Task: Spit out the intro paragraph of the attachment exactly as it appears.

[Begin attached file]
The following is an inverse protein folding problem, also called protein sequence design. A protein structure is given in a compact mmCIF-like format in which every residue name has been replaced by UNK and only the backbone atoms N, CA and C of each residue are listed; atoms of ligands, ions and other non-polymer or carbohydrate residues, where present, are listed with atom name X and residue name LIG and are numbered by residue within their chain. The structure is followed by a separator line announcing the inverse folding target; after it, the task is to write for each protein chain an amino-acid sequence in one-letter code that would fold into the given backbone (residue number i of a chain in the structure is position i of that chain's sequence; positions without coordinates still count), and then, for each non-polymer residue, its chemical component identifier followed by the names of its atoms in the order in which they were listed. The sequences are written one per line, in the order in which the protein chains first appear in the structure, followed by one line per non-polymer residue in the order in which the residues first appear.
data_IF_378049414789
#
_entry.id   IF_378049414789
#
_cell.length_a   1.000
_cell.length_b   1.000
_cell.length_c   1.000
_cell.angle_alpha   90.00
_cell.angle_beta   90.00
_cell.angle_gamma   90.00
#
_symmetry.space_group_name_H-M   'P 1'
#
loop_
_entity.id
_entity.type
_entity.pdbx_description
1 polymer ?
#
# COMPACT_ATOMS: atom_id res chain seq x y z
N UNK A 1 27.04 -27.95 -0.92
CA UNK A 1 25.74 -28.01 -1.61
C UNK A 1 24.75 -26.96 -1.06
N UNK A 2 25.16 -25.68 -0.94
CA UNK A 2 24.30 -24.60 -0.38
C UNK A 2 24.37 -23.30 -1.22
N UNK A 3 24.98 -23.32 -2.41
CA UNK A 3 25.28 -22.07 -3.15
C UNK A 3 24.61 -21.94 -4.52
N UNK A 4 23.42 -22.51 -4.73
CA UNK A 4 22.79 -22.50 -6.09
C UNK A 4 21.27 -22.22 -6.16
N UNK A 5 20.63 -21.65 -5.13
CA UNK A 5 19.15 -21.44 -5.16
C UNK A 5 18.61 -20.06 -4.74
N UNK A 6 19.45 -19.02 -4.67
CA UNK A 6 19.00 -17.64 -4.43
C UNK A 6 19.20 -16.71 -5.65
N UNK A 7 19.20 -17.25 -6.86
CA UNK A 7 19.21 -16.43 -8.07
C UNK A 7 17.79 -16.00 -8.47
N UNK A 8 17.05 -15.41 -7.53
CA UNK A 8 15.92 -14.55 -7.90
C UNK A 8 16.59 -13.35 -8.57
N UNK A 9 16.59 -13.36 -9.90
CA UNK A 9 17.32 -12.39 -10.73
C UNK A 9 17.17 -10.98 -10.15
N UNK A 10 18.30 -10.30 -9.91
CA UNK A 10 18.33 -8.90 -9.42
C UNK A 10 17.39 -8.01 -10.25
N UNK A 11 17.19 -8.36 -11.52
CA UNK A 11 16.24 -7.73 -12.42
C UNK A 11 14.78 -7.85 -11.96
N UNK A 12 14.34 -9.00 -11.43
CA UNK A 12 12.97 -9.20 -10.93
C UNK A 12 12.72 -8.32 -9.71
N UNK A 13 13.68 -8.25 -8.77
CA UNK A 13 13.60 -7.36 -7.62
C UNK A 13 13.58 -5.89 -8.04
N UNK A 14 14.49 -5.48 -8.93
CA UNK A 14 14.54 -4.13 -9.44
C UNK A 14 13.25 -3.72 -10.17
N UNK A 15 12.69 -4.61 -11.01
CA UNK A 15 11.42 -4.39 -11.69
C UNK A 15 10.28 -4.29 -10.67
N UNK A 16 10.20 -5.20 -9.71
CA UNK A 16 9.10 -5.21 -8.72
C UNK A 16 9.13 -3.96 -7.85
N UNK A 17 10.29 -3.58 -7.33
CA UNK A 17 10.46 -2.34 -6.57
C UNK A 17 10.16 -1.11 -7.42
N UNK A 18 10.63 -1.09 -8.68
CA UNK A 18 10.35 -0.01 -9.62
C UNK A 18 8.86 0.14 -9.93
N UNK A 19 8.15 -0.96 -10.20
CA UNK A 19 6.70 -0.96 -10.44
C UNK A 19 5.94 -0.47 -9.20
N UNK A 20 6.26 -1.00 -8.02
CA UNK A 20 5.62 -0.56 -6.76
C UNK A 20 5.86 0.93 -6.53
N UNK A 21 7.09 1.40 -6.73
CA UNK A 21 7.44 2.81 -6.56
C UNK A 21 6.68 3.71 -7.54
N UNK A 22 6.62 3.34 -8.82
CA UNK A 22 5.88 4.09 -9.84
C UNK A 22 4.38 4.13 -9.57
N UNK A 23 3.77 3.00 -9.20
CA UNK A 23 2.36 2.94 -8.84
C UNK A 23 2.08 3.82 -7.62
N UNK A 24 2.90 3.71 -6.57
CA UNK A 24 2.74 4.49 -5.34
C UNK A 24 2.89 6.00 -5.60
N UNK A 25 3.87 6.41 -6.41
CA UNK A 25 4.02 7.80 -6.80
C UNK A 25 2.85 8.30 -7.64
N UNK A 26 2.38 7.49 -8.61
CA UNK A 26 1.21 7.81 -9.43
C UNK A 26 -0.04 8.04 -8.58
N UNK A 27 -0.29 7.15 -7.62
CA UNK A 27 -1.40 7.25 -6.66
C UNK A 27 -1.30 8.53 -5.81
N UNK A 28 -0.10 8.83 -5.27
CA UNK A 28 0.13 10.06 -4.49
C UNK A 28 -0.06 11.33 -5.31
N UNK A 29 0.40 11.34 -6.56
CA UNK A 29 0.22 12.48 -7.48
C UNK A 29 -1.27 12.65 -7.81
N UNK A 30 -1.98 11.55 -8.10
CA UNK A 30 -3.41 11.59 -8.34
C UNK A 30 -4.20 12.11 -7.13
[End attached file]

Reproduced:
The following is an inverse protein folding problem, also called protein sequence design. A protein structure is given in a compact mmCIF-like format in which every residue name has been replaced by UNK and only the backbone atoms N, CA and C of each residue are listed; atoms of ligands, ions and other non-polymer or carbohydrate residues, where present, are listed with atom name X and residue name LIG and are numbered by residue within their chain. The structure is followed by a separator line announcing the inverse folding target; after it, the task is to write for each protein chain an amino-acid sequence in one-letter code that would fold into the given backbone (residue number i of a chain in the structure is position i of that chain's sequence; positions without coordinates still count), and then, for each non-polymer residue, its chemical component identifier followed by the names of its atoms in the order in which they were listed. The sequences are written one per line, in the order in which the protein chains first appear in the structure, followed by one line per non-polymer residue in the order in which the residues first appear.